Self-Retrospection (or my own Clean Feedback) on the 3 Techniques workshop at AgileDC 2014

Posted November 13, 2014 by Andrea Chiou
Categories: Clean Language, Conference, Listening

2014-10-21 16.10.11

Participants at work!

On October 21, 2014, I held a workshop at Agile DC conference titled ‘3 Techniques to Raise the Communication Bar on your Agile Team’. I had an hour to convey the three techniques that I had proposed in the workshop summary to a room of close to 50 people.  I introduced the audience briefly to Clean Language and we practiced listening skills using the basic questions.  Then we learned two techniques from the Systemic Modeling work of Caitlin Walker.  Clean Setup and Clean Feedback.

I’ve compiled all the Clean Feedback forms from the participants and posted them here.  I’ve also compiled and posted on my blog a full list of followup books and other internet content that will help participants if you wish to continue your journey learning Clean Language.  [As a side note, in the intervening month, my conference interview on Clean Language with Todd Charron at Agile 2014 conference was released and that can be found here at InfoQ website.]

Here are my key takeaways from presenting at AgileDC.  Each bullet has my observation, the meaning, and the impact – which is the general format for giving Clean Feedback.

1.)  I had a strict 1 hour limit.  I must be crazy to even attempt my ambitions in such a short time, and the impact is that I probably will not do an hour long intro again in the same way. I would probably pare down the number of exercises and keep it really simple, as suggested by George Dinwiddie in a post-conference twitter conversation. Even though I had a lot of great feedback, the pace was too fast.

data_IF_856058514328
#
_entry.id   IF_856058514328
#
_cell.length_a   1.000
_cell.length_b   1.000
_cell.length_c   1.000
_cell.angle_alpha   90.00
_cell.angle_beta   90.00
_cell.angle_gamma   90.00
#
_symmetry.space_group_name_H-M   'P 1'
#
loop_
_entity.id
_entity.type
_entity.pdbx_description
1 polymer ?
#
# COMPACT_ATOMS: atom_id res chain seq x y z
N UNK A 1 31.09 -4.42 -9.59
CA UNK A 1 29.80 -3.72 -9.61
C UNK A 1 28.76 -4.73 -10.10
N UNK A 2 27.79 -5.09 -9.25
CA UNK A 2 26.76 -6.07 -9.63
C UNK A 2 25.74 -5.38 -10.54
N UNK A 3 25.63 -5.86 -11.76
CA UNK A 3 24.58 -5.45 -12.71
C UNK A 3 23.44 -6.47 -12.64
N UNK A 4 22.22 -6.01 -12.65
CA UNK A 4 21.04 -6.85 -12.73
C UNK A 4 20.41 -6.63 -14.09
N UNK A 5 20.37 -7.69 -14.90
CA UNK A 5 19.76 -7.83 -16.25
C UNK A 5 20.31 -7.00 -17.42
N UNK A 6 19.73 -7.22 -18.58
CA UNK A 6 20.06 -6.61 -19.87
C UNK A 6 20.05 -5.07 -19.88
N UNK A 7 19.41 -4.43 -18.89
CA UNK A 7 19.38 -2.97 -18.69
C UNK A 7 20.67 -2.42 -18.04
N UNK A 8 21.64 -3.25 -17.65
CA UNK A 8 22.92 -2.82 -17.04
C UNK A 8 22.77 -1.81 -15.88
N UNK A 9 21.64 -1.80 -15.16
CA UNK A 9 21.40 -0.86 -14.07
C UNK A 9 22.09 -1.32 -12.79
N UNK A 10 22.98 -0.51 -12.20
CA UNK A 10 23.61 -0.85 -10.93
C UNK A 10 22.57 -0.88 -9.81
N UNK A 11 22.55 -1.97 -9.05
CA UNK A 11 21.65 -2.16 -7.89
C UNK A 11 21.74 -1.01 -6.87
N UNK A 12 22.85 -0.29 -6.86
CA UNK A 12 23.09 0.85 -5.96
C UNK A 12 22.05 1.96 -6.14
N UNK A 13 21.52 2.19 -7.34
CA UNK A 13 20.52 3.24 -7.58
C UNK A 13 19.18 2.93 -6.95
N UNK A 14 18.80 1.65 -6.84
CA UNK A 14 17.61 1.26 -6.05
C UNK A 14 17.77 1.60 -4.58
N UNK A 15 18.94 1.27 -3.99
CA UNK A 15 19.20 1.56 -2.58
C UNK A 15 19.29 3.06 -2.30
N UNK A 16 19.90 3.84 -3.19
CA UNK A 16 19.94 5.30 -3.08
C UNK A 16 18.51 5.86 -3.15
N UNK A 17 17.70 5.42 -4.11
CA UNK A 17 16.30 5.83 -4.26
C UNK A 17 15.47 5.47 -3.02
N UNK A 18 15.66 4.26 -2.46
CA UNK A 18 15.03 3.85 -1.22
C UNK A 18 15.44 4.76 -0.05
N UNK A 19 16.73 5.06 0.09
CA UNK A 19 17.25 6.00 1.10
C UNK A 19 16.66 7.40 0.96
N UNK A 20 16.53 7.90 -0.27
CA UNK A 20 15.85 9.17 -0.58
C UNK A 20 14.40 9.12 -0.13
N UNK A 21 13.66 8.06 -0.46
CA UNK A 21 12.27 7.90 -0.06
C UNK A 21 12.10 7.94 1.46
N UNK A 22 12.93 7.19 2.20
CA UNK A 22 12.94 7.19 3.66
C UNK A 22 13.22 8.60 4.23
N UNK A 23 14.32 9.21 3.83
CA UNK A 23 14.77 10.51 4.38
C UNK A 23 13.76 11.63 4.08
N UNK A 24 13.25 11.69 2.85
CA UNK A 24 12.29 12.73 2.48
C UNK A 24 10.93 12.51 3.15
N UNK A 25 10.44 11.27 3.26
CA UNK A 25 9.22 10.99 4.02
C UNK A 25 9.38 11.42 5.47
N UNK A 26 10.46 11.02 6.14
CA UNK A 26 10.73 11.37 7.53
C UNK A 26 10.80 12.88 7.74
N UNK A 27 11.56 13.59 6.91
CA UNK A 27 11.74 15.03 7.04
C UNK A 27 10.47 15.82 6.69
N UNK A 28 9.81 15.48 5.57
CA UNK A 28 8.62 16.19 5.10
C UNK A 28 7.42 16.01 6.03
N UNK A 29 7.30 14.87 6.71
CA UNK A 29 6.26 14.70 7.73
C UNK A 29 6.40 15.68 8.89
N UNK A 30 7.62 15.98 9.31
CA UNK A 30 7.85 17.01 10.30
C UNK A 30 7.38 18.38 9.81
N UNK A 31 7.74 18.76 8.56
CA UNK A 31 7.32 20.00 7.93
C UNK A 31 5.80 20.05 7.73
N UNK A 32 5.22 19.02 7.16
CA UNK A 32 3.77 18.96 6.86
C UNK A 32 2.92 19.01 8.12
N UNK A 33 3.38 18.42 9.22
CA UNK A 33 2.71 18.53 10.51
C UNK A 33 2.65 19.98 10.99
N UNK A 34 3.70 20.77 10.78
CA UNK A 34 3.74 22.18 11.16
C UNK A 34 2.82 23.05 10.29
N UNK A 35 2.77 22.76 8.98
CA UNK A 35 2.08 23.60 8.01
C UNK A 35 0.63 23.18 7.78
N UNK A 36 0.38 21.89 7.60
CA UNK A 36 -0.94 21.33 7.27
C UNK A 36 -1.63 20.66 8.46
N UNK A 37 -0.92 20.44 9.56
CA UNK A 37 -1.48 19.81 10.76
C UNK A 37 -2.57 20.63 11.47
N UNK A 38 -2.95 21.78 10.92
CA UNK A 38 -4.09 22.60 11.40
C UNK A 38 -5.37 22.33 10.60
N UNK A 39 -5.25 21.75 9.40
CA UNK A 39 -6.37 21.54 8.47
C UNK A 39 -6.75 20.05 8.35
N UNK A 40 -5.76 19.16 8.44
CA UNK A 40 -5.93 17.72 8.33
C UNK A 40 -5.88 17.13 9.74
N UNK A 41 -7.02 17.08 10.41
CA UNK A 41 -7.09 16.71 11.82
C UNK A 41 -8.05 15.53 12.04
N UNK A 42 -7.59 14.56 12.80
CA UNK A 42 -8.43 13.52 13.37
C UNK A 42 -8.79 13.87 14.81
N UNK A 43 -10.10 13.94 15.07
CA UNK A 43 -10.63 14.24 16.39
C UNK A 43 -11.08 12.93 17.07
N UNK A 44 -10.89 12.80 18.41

2.) The room was full and the feedback reflected that participants were grateful to have interactive exercises as a format at the end of the day.  Exercises are very effective and energizing and really help to engage the ‘what’ of the session better than slides.  I will continue to hone the exercise rhythm for future workshops so there is enough time to debrief each time as well as to do short live-demos in front of the larger group.  I may also try to do workshops with fewer people where there is more opportunity to interact with everyone during the exercises.

3.) A number of people expressed that they enjoyed the workshop – in person – afterwards. Even my boss came and asked for a session for the other coaches back at headquarters.  I wanted nothing more than for folks to have a great memory and enough exposure to know that Clean Language techniques exist and that team communication can be enhanced by questions, curiosity, intentionality, and feedback.  The impact for me – knowing that some got what I intended – means that I will continue to find ways to teach and share these techniques and to practice them in smaller groups. I currently have a three hour workshop planned with the Mid-Atlantic Facilitator’s group on January 30th, in Washington DC. You can register here if you are local to DC.

4.)  Longer term follow up with participants is rare, though I have no doubt that some were stirred by just this brief exposure. I may add a field on the feedback form in the future to optionally collect emails from participants that want to receive more information.

Lastly, a few people were interested not just in the how – which they got from practicing, but the wider context of why. I’ve included some of the key points taken from Caitlin Walker’s book, From Contempt to Curiosity, in this poster, which I had hanging in the workshop space. I don’t think many had a chance to really look at the posters I prepared.  The points on this particular one are a great way to close this post – giving you more food for thought (and me too).2014-10-23 07.17.46